So, when they get to teen and that - let's just use the example of cutting in front of the lunch line. They're going to react differently at 10 than they are maybe at 16. Unless these skills have been so embedded and they turn into very polite, Yep, go before me if you feel you need to cut in, great. Okay? So what, in your opinion and experience keeps these in the in-between years. So as we said earlier, the culture starts to seep in. The environments start to seep in. So what happens to them in the, in the years after they leave South Bay Kids Connection? And I mean you can only speak very broadly to this. And the reason I'm bringing this up is not about South Bay. It's more about culturally, it wouldn't matter how many people are teaching these same skills up to 10 or 11. What happens, what needs to happen to keep it going right through graduation? What would need to happen in the education system to do this, other than praying, as most parents do, that they don't become a completely different human being as soon as they turn 15 or 16? And you know, hey, right, I think you have a teen. Do you still go through that? What happened? Who's Where did my child go? So yeah, so I know, that's a bit of a loaded question. But it's so important to think about because the social skills, you know, it reminds me of an emotional intelligence, if you're familiar with that term that became really popular. And I'm not sure if it's still circulating out there. And nobody knew what's emotional intelligence, emotional IQ, and all this stuff. And so it's sort of the same thing. You're, you're you're building this thinking. I love this, because thinking, what are you feeling? This is what gives us agency when we become very firm and confident. And this changes. This takes like you said, a lifetime, because we change. Our situations are dynamic and they things happen that force us to draw on different emotions and have different reactions, and so on and so forth. So sticking to a foundation here, a foundation here. So yeah, so what happens to keep it going after they leave your program or any similar program?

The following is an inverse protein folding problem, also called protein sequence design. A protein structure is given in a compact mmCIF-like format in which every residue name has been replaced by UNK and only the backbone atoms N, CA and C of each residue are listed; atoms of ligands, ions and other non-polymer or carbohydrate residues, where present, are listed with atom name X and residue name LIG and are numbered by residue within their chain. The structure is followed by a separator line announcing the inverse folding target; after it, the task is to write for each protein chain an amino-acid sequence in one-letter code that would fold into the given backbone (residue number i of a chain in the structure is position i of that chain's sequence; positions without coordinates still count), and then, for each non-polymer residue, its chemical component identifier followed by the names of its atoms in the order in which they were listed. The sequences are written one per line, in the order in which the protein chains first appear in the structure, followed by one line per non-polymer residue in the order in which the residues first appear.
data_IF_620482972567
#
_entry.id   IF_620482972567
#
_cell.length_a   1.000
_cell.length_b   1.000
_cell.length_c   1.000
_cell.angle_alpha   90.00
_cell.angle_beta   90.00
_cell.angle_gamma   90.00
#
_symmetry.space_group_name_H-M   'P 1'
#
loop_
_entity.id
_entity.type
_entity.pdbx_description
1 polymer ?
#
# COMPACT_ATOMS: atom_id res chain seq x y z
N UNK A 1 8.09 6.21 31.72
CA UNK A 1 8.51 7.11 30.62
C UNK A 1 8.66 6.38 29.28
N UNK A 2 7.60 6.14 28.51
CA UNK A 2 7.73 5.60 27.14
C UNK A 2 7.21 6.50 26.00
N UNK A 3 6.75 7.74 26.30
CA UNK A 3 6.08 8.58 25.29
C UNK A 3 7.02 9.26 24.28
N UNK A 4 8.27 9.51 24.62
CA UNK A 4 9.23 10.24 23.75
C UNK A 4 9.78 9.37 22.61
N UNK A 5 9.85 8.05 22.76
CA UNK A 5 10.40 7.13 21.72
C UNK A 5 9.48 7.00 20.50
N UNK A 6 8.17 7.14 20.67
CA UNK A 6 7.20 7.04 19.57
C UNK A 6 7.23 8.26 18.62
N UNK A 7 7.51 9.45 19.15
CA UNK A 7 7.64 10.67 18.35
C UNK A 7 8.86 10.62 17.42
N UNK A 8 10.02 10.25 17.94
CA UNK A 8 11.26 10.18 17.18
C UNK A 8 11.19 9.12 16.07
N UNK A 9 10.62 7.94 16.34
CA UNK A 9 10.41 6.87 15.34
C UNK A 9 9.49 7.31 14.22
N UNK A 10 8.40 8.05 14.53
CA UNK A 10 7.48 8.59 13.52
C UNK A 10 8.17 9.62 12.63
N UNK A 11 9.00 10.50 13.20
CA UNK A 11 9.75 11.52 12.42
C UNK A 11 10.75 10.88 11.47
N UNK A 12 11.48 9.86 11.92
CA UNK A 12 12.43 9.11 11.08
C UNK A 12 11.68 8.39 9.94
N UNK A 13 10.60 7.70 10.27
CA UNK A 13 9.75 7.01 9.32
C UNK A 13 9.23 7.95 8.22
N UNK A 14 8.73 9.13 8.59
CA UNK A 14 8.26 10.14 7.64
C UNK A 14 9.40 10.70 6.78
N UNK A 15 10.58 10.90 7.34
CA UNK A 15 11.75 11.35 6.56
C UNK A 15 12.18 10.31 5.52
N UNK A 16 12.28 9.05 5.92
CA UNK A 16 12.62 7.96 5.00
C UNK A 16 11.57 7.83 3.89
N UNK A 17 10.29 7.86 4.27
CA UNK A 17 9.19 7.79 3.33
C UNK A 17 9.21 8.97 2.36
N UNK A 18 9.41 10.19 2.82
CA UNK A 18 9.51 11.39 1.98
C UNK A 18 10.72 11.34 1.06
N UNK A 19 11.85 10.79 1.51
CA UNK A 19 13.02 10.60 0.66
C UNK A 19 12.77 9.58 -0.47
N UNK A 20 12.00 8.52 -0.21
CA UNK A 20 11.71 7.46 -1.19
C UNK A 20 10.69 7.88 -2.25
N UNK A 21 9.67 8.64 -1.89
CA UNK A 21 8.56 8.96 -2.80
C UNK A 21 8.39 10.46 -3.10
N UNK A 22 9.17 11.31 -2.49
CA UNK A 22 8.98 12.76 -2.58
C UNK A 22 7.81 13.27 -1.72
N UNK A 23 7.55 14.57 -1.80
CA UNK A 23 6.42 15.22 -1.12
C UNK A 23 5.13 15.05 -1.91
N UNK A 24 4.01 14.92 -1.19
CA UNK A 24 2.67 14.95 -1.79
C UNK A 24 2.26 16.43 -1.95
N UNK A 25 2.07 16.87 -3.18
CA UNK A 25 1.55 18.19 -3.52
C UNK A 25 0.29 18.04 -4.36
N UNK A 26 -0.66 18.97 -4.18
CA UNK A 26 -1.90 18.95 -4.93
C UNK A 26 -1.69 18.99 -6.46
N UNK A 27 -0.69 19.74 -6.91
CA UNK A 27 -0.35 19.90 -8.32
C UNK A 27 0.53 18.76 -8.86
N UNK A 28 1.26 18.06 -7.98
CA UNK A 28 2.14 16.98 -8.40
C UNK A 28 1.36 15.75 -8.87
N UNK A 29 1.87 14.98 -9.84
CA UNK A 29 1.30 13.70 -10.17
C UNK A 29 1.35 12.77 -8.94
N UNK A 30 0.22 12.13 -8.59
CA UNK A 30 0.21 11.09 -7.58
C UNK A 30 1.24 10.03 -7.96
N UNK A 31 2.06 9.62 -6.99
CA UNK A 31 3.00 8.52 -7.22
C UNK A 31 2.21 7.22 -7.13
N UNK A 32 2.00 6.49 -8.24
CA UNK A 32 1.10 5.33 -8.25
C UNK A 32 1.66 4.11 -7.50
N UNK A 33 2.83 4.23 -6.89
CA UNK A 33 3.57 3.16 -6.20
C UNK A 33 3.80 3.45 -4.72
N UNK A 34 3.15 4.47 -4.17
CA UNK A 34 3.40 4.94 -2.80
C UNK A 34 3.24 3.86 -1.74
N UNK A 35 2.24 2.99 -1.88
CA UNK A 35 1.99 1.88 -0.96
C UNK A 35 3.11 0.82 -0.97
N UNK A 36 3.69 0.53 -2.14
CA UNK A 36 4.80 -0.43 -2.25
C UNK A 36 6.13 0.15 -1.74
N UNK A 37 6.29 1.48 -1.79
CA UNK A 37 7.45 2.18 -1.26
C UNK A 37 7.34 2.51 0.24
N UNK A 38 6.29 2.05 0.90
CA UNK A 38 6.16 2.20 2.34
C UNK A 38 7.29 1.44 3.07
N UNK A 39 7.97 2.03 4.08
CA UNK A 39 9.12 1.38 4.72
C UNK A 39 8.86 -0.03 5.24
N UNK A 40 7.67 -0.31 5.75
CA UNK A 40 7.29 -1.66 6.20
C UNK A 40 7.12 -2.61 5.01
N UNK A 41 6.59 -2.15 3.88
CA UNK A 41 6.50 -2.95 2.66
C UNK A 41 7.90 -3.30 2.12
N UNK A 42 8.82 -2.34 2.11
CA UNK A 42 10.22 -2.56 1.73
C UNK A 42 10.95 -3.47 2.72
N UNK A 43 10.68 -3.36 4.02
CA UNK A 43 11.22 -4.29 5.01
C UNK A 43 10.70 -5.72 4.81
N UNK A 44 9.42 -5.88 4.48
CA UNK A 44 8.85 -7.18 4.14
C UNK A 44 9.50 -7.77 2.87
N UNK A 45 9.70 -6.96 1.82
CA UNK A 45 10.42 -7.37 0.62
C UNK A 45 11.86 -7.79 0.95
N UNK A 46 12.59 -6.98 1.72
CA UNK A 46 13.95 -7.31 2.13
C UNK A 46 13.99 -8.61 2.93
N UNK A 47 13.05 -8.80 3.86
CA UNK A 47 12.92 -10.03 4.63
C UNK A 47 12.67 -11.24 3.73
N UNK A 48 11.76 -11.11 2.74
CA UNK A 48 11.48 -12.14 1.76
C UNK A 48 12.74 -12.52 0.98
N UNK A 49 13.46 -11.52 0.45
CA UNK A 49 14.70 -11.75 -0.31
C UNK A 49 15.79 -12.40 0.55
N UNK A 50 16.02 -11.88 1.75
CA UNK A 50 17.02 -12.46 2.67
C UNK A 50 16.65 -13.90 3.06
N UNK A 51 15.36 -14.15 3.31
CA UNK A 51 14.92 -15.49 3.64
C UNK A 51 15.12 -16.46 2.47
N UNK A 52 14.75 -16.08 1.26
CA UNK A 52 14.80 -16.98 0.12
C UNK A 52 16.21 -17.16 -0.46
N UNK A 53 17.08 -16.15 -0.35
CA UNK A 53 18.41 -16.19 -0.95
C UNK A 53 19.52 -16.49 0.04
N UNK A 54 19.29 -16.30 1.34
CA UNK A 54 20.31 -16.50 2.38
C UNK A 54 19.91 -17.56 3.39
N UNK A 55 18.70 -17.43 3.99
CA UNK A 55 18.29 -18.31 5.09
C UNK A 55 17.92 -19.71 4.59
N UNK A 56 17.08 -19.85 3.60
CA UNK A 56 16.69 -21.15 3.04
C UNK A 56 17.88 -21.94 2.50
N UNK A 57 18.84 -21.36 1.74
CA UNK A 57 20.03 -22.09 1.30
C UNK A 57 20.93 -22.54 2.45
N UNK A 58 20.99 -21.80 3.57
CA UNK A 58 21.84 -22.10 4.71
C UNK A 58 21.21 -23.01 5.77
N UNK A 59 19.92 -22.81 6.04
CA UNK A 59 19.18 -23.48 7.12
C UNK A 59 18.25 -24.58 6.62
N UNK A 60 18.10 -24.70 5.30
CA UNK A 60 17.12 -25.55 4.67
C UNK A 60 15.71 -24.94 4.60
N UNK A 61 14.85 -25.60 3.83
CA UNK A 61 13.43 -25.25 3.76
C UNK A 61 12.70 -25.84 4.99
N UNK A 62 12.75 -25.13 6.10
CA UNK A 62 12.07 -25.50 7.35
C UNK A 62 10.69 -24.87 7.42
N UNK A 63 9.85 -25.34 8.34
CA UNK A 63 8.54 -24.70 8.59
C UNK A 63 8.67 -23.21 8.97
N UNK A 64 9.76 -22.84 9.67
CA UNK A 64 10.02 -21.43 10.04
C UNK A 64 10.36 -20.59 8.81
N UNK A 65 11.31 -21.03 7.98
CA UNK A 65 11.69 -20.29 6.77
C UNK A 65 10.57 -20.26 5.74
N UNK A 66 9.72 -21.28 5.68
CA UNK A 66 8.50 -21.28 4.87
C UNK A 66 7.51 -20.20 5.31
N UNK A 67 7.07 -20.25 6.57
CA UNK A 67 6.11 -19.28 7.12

Diana Cortese  32:30  
Right. Well, in school, this is something that parents can advocate for, actually, because it doesn't have to. So my program is just like you said, it's limited because I'm hands on. And those are the ages I work with. But I have worked, I have developed social skills groups for middle school and there are and I've done social skills group for high school as well. So it doesn't mean that you cap out. You just sort of change, like I said, you change the activities. You change it a little bit the way they are to, to respect their autonomy. To respect their, you know, opinions. Maybe let them have more time to talk. I find that the teens what helps them, is they need to know, they need to feel that they are being listened to. 

Diana Cortese  33:17